A guest blog from Susan Iwenjiora, midwifery student at the University of Hertfordshire and one of the #150Leaders.
Black women are four times more likely to die in pregnancy, and Asian women are twice as likely to die in pregnancy, than white women. What does this tell you?
As a second year midwifery student, I feel like this problem is not emphasised enough and is hardly spoken about. Some students, as well as health care professionals, are unaware of this fact. Universities should teach students about the experiences and issues faced by the Black, Asian, and Minority Ethnic (BAME) community in pregnancy and take further steps to ensure an inclusive education for everyone.
Here are some things universities could consider implementing, if they’re not doing so already:
- Introduce a range of case studies into the curriculum – for example, bringing in a diverse range of guest speakers to talk about their experiences and offer any advice so that student can be prepared on what to expect at placement.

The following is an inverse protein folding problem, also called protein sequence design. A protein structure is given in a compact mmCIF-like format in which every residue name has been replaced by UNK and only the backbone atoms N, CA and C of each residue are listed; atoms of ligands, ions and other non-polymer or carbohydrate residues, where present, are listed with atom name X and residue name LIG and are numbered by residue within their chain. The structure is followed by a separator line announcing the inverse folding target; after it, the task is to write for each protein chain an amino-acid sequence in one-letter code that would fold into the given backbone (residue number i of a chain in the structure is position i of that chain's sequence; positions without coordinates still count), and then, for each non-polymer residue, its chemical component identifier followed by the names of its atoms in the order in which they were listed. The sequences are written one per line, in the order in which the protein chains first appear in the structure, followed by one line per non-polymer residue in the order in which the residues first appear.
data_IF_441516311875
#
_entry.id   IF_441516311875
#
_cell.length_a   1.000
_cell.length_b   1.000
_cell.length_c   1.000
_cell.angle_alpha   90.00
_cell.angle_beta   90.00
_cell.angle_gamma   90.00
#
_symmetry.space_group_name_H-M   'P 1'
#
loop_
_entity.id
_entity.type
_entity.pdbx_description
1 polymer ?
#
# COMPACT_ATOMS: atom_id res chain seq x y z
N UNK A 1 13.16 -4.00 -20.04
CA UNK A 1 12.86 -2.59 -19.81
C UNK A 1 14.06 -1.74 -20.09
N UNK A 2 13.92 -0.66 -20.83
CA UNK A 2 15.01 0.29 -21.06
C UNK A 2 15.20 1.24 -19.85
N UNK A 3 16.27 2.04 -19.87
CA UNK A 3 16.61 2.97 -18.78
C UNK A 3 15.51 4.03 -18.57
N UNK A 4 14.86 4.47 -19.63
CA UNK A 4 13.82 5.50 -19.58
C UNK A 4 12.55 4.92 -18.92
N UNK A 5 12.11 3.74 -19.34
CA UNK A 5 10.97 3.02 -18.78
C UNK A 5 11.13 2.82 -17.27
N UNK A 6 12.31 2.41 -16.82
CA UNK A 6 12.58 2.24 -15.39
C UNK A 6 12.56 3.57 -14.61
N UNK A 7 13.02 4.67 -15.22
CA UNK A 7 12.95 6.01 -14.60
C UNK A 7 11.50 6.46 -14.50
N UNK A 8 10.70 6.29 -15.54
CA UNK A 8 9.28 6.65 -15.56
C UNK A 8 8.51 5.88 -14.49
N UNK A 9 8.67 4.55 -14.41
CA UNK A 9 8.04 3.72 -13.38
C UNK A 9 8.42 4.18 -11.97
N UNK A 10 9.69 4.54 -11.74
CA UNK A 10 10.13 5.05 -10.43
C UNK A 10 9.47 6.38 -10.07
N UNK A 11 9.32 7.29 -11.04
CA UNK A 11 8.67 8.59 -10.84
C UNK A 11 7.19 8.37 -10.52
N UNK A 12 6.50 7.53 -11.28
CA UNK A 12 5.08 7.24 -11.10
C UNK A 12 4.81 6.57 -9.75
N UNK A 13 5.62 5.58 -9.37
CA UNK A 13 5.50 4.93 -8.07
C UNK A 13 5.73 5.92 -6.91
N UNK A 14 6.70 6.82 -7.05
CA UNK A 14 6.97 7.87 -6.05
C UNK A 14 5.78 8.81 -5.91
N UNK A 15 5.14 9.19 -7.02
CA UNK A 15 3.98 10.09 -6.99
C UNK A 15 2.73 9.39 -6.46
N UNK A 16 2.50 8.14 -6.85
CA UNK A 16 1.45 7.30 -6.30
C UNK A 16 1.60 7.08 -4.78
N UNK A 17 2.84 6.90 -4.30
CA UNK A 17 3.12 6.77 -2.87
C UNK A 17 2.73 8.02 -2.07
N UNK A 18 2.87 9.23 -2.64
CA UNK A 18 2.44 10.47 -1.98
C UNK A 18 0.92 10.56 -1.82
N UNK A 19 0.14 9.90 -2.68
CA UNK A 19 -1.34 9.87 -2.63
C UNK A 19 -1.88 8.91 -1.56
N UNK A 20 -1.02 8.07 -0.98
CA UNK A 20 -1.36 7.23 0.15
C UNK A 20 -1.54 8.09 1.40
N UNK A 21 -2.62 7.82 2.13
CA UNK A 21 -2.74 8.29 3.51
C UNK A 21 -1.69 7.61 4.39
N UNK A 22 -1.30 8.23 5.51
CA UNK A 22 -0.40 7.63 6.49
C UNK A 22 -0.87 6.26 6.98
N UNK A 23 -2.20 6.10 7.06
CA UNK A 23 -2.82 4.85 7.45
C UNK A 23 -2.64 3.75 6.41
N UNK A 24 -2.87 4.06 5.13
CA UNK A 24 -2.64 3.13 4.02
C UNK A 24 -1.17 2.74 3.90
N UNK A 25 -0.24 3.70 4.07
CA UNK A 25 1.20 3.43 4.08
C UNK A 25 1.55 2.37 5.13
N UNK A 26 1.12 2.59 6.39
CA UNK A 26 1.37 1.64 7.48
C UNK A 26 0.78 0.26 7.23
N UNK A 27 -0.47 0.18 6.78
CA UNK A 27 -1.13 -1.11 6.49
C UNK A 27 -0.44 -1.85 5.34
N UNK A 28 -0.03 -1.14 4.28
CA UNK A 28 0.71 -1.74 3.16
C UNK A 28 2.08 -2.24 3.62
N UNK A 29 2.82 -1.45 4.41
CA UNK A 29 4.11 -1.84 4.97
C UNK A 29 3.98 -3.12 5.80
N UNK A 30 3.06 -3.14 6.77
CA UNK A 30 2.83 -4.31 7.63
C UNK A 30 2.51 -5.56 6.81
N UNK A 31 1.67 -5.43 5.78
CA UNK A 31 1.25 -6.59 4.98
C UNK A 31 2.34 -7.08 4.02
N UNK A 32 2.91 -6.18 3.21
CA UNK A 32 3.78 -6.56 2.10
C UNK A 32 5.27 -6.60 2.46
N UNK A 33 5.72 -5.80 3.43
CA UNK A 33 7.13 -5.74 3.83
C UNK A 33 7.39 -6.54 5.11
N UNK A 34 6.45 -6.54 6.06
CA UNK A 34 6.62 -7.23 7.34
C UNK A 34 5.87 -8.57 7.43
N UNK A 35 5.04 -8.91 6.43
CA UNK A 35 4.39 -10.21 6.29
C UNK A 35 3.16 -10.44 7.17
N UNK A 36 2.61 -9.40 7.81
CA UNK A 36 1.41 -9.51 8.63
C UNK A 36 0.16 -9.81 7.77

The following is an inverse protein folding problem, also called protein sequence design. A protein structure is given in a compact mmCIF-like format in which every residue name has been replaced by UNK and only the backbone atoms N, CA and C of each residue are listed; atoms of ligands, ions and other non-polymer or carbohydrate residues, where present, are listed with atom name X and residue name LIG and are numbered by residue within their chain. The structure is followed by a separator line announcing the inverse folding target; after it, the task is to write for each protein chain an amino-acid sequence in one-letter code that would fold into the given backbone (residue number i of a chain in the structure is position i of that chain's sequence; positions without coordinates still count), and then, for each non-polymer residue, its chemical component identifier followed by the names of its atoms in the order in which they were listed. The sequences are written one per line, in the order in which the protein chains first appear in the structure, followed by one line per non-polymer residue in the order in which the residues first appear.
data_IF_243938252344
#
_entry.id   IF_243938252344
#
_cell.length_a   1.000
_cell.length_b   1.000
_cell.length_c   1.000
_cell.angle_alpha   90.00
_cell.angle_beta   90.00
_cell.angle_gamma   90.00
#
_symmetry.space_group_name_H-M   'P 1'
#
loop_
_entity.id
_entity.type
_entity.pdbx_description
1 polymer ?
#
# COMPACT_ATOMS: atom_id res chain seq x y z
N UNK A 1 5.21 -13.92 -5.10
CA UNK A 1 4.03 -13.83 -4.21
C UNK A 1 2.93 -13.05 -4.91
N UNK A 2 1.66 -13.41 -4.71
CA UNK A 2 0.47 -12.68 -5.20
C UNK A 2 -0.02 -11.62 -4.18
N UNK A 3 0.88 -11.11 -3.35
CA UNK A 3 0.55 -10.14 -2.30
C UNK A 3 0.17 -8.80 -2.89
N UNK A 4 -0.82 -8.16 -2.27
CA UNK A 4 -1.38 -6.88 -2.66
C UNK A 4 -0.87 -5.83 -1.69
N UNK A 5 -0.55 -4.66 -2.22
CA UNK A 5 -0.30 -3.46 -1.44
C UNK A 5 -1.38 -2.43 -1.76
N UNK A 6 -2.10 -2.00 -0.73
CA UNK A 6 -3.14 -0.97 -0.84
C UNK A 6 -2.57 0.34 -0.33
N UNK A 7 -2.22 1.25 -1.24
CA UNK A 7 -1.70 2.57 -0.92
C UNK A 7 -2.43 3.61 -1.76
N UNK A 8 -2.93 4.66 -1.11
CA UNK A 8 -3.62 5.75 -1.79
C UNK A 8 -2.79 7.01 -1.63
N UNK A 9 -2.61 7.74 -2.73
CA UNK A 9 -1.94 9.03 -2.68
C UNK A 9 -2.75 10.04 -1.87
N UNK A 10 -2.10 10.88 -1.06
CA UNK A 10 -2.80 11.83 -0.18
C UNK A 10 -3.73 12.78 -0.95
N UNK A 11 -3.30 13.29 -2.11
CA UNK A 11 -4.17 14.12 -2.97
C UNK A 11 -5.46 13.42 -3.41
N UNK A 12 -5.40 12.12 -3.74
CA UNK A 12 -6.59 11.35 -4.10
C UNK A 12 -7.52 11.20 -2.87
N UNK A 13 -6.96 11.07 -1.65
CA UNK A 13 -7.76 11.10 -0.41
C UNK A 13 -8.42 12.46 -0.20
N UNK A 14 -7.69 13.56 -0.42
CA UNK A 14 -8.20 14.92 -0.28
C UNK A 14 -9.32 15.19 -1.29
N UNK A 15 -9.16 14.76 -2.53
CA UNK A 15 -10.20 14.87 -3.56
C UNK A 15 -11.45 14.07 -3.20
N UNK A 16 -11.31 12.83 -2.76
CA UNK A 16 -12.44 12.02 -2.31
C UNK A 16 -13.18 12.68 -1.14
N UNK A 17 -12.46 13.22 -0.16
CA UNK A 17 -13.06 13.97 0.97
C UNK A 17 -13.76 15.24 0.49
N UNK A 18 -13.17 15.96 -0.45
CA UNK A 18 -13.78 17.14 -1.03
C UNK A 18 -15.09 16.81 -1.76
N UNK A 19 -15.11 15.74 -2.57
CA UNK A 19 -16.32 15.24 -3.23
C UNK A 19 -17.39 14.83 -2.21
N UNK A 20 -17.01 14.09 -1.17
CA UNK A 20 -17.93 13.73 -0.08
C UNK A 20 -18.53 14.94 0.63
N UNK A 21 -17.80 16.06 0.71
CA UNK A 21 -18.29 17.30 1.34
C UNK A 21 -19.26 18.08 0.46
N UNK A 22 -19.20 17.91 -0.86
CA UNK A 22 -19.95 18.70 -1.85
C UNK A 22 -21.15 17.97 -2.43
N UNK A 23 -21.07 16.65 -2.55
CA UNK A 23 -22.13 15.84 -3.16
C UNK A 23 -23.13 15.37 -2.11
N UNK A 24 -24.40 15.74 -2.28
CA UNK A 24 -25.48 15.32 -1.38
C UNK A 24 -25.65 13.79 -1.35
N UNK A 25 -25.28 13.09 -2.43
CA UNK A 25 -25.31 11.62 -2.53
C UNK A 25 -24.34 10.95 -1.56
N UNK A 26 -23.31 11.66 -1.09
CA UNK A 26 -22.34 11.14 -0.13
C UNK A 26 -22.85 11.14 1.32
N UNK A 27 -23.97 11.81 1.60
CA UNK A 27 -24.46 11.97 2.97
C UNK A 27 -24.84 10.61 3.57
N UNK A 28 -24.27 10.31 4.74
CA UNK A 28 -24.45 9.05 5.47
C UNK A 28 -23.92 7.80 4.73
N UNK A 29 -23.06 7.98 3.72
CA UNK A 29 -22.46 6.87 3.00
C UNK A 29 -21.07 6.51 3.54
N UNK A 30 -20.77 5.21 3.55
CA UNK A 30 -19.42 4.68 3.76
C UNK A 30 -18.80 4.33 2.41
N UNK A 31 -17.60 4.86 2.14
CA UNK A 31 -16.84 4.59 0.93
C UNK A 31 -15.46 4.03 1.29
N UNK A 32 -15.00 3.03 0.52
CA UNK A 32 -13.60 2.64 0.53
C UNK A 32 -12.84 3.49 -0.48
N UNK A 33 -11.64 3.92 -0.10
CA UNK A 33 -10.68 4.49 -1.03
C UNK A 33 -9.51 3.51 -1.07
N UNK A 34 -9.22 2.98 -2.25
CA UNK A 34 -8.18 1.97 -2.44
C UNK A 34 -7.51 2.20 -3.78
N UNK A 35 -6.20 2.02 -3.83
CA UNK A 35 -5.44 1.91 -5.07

- Include courses or modules specifically focused on maternal and child health in the BAME community.
- Work with midwifery societies to encourage discussions and workshops on the differences in maternal health outcomes.
- Pair students with experienced midwives who have specialised in providing care to BAME communities.
In 2023, no woman or their baby should be subject to adverse health outcomes due to the colour of their skin or structural health inequalities. The steps outlined above can help better prepare all midwifery students to provide the best care to BAME pregnant women and improve patient satisfaction and health outcomes.